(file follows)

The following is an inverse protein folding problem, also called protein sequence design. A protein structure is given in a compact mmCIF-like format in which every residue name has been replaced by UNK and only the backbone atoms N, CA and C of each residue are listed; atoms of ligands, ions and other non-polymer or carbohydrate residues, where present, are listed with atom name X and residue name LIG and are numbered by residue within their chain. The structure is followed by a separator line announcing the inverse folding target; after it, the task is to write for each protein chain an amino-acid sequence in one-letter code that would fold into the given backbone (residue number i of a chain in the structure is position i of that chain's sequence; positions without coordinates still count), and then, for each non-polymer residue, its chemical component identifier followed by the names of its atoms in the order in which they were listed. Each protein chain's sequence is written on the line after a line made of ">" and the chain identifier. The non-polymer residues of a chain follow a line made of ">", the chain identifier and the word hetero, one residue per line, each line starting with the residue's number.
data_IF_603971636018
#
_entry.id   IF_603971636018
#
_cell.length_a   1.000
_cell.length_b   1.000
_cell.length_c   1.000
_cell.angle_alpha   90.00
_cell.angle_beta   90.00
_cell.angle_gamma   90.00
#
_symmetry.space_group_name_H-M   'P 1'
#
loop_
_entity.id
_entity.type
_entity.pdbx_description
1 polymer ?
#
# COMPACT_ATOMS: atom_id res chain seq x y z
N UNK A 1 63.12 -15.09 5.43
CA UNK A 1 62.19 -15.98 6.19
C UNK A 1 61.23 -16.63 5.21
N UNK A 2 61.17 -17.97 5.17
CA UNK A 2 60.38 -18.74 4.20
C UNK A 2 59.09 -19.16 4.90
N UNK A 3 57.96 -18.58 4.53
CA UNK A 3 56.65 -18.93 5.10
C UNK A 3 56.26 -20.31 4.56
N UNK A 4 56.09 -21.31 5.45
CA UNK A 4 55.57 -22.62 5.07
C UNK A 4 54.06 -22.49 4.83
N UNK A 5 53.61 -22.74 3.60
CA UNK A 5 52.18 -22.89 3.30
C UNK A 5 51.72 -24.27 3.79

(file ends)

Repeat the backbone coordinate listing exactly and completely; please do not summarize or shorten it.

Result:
The following is an inverse protein folding problem, also called protein sequence design. A protein structure is given in a compact mmCIF-like format in which every residue name has been replaced by UNK and only the backbone atoms N, CA and C of each residue are listed; atoms of ligands, ions and other non-polymer or carbohydrate residues, where present, are listed with atom name X and residue name LIG and are numbered by residue within their chain. The structure is followed by a separator line announcing the inverse folding target; after it, the task is to write for each protein chain an amino-acid sequence in one-letter code that would fold into the given backbone (residue number i of a chain in the structure is position i of that chain's sequence; positions without coordinates still count), and then, for each non-polymer residue, its chemical component identifier followed by the names of its atoms in the order in which they were listed. Each protein chain's sequence is written on the line after a line made of ">" and the chain identifier. The non-polymer residues of a chain follow a line made of ">", the chain identifier and the word hetero, one residue per line, each line starting with the residue's number.
data_IF_603971636018
#
_entry.id   IF_603971636018
#
_cell.length_a   1.000
_cell.length_b   1.000
_cell.length_c   1.000
_cell.angle_alpha   90.00
_cell.angle_beta   90.00
_cell.angle_gamma   90.00
#
_symmetry.space_group_name_H-M   'P 1'
#
loop_
_entity.id
_entity.type
_entity.pdbx_description
1 polymer ?
#
# COMPACT_ATOMS: atom_id res chain seq x y z
N UNK A 1 63.12 -15.09 5.43
CA UNK A 1 62.19 -15.98 6.19
C UNK A 1 61.23 -16.63 5.21
N UNK A 2 61.17 -17.97 5.17
CA UNK A 2 60.38 -18.74 4.20
C UNK A 2 59.09 -19.16 4.90
N UNK A 3 57.96 -18.58 4.53
CA UNK A 3 56.65 -18.93 5.10
C UNK A 3 56.26 -20.31 4.56
N UNK A 4 56.09 -21.31 5.45
CA UNK A 4 55.57 -22.62 5.07
C UNK A 4 54.06 -22.49 4.83
N UNK A 5 53.61 -22.74 3.60
CA UNK A 5 52.18 -22.89 3.30
C UNK A 5 51.72 -24.27 3.79